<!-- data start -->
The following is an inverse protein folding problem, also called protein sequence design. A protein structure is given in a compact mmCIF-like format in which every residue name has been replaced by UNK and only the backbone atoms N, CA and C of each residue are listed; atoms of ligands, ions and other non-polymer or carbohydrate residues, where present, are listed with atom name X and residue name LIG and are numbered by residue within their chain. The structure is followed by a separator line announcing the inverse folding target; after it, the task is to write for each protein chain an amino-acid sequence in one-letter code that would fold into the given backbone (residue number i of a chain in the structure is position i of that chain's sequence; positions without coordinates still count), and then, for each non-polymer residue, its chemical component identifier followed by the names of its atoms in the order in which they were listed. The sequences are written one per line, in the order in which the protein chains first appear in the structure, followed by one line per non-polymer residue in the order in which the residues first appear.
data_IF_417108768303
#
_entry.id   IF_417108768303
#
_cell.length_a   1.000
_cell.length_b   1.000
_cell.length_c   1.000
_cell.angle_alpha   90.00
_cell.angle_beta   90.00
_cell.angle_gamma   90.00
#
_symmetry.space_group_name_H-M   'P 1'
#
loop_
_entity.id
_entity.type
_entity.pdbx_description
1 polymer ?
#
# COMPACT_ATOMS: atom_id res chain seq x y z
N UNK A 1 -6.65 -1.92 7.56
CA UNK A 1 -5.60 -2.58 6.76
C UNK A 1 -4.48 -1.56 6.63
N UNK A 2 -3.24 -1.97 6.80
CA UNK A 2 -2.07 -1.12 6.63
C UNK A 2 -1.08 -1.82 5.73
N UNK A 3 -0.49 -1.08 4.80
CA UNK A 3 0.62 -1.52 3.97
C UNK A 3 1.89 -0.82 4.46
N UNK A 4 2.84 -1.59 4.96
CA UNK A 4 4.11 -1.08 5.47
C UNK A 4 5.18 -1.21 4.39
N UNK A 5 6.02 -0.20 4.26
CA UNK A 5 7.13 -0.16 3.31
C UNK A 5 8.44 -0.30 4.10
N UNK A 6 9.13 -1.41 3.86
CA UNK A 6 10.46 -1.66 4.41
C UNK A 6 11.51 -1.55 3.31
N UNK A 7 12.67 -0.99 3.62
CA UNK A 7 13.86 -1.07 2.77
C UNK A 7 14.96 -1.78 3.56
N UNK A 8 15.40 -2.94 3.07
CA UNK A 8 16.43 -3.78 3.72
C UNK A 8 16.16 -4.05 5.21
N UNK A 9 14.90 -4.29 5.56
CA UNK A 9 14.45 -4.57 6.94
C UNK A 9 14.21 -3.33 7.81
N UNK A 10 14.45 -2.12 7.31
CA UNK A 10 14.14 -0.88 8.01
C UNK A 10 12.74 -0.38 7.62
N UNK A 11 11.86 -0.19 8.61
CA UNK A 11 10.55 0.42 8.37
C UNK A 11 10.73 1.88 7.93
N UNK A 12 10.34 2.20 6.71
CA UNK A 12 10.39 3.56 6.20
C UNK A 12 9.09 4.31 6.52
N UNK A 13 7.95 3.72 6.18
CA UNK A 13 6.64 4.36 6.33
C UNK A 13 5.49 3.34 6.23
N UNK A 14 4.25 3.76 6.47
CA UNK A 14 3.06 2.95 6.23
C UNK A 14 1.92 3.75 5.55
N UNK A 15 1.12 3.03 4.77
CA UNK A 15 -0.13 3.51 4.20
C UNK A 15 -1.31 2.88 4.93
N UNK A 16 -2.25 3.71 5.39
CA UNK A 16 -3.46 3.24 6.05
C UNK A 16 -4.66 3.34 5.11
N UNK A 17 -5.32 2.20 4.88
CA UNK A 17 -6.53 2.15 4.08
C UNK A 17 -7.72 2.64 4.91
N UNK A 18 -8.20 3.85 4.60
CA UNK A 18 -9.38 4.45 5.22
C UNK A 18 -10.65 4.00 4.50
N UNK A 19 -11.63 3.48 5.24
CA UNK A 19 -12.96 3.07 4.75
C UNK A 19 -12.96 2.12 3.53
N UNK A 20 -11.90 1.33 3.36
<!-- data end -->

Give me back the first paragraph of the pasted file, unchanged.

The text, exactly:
The following is an inverse protein folding problem, also called protein sequence design. A protein structure is given in a compact mmCIF-like format in which every residue name has been replaced by UNK and only the backbone atoms N, CA and C of each residue are listed; atoms of ligands, ions and other non-polymer or carbohydrate residues, where present, are listed with atom name X and residue name LIG and are numbered by residue within their chain. The structure is followed by a separator line announcing the inverse folding target; after it, the task is to write for each protein chain an amino-acid sequence in one-letter code that would fold into the given backbone (residue number i of a chain in the structure is position i of that chain's sequence; positions without coordinates still count), and then, for each non-polymer residue, its chemical component identifier followed by the names of its atoms in the order in which they were listed. The sequences are written one per line, in the order in which the protein chains first appear in the structure, followed by one line per non-polymer residue in the order in which the residues first appear.